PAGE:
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2 of 2 people found the following review helpful
on 22 October 1998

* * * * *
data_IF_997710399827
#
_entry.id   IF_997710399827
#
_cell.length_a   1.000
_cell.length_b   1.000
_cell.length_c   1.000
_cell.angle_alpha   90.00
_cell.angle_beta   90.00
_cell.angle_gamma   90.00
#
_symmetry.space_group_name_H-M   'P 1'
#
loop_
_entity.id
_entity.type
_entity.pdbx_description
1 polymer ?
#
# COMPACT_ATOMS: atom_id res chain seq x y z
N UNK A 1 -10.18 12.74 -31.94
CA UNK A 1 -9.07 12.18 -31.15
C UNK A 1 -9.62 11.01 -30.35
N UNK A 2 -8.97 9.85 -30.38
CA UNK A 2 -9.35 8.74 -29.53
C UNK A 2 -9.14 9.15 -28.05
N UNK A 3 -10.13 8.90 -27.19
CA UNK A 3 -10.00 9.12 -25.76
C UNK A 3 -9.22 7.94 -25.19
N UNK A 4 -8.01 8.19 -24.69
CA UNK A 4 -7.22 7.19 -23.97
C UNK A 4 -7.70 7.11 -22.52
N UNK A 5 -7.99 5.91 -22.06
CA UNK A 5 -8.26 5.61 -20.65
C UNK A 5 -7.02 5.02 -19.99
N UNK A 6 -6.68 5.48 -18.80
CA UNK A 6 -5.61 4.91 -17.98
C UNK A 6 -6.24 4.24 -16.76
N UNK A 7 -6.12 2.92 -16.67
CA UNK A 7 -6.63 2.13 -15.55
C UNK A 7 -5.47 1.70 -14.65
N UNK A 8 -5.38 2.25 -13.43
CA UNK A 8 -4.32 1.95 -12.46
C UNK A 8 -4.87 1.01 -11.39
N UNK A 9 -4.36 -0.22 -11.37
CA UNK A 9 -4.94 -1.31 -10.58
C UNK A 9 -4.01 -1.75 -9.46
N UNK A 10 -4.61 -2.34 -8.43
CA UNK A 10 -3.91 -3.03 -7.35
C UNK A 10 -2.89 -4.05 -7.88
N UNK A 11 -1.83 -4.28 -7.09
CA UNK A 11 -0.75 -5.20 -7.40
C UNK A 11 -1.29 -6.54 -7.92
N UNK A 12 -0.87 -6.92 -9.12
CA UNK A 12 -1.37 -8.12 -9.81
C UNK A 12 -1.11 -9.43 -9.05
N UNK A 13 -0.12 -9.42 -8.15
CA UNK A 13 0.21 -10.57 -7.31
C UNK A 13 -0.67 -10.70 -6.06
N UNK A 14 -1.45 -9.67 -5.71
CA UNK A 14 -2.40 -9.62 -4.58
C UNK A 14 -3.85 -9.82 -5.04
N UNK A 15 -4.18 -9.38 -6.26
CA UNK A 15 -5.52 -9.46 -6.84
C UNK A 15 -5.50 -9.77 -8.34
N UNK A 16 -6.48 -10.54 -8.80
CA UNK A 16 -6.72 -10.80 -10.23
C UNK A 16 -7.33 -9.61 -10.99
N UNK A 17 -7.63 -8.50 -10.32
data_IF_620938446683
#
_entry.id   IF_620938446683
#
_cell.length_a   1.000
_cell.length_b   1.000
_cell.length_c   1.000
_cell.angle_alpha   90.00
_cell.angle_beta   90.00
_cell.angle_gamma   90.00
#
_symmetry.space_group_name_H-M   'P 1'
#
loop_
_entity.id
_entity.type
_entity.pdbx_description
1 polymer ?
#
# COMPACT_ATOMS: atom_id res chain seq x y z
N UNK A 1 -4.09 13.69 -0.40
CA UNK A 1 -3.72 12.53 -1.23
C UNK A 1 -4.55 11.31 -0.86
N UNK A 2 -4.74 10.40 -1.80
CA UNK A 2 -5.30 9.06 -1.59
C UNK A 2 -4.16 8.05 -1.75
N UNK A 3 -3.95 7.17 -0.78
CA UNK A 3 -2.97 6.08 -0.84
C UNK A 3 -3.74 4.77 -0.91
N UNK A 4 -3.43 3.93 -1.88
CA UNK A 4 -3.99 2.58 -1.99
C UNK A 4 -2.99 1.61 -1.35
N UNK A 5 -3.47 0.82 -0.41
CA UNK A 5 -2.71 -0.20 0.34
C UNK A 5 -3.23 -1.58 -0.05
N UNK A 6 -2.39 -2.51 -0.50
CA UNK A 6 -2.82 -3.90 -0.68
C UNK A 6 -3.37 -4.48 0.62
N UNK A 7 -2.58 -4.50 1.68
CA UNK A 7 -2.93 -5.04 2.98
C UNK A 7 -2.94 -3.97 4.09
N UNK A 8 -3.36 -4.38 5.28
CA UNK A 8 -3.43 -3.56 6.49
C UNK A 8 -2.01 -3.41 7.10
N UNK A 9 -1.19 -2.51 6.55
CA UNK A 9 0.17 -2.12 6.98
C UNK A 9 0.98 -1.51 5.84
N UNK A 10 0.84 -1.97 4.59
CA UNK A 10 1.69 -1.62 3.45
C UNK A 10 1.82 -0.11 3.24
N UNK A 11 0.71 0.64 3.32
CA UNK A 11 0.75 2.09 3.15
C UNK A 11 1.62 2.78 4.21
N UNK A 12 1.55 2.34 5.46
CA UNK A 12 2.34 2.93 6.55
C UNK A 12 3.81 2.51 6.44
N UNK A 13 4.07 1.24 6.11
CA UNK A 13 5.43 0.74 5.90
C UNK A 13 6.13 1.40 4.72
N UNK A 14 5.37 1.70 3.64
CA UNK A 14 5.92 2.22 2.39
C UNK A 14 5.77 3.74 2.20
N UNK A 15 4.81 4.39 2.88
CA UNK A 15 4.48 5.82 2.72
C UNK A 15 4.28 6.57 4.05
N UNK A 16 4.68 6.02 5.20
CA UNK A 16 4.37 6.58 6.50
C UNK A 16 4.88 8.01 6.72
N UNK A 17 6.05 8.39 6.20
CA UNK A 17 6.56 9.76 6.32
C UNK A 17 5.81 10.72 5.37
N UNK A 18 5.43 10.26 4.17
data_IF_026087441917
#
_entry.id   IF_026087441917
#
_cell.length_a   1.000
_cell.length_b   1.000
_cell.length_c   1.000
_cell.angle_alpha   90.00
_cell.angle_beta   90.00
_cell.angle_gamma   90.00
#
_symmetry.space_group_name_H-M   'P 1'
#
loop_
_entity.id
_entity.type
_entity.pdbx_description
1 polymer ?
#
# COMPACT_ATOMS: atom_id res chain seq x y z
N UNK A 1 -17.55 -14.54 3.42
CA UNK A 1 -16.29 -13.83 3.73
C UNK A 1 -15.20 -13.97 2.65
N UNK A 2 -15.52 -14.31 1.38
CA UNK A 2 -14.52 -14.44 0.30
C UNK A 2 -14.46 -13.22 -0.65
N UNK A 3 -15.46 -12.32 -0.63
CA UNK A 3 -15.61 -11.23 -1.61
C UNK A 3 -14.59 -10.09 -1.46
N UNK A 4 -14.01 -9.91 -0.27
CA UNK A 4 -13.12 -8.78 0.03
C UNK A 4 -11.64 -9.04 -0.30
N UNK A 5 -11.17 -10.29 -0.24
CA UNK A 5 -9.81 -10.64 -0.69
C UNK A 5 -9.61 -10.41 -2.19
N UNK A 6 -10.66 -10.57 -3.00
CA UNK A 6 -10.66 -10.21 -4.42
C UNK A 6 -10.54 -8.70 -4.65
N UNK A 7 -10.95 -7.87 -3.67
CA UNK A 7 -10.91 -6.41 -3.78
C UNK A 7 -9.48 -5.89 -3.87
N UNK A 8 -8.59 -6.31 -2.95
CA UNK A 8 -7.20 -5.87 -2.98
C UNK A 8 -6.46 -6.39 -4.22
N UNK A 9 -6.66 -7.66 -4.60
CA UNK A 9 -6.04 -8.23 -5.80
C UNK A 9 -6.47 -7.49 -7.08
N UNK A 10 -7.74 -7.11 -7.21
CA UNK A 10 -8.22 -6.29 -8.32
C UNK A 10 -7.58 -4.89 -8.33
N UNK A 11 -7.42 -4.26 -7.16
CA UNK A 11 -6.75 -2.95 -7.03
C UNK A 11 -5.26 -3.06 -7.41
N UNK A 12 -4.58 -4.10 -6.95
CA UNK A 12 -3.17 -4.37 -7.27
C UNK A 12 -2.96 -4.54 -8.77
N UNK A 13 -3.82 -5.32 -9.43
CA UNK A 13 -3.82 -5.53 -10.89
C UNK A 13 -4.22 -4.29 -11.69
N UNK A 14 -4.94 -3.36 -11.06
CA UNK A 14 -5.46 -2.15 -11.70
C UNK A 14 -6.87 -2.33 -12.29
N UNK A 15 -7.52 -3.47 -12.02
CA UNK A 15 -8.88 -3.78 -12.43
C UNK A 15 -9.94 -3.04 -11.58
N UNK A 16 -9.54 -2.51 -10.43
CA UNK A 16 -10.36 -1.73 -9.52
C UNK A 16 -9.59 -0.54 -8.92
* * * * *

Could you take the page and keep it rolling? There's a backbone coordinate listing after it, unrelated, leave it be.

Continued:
A totally different kind of biography is the unauthorised one of Harrods owner Mohamed Al Fayed by Tom Bower. Firstly, it is not a biography of Al Fayed - it is a biography of Fayed. Bower refuses to acknowledge the Al in Al Fayed throughout the book. But that is not the only strange thing about it. Al Fayed was the instigator when he asked Bower to write an authorised biography five years ago. Bower says he declined that but it gave him the idea to write an unauthorised one. Fayed then made the mistake of co-operating with the book initially - and then appearing to change his mind later. He therefore got the worst of both worlds, and got the book that he deserves. In the main this is a warts and all account that, bearing in mind Tom Bower's reputation, is probably mostly true. There isn't much praise for the subject. Bower did a lot of research and first got to meet Al Fayed when he was researching his epic biography of Tiny Rowland. Bower has also come on and is a much better writer than he was five years ago. Mohamed Fayed will be furious with this book, but after effectively withdrawing from his libel action against Vanity Fair earlier this year, he is probably in no position to sue. And if he did the statement of claim would be of record length and the legal fees big enough to make a dent even in his fortune. The drift of the book is that Mohamed Al Fayed is probably not a nice man. Buy this book and read it. You won't learn anything useful from it, apart from the strange machinations of the establishment and the relationships tycoons have with each other. But you can believe it, as my experience is that Tom Bower, more often than not, gets it right, much to the chagrin of his subjects.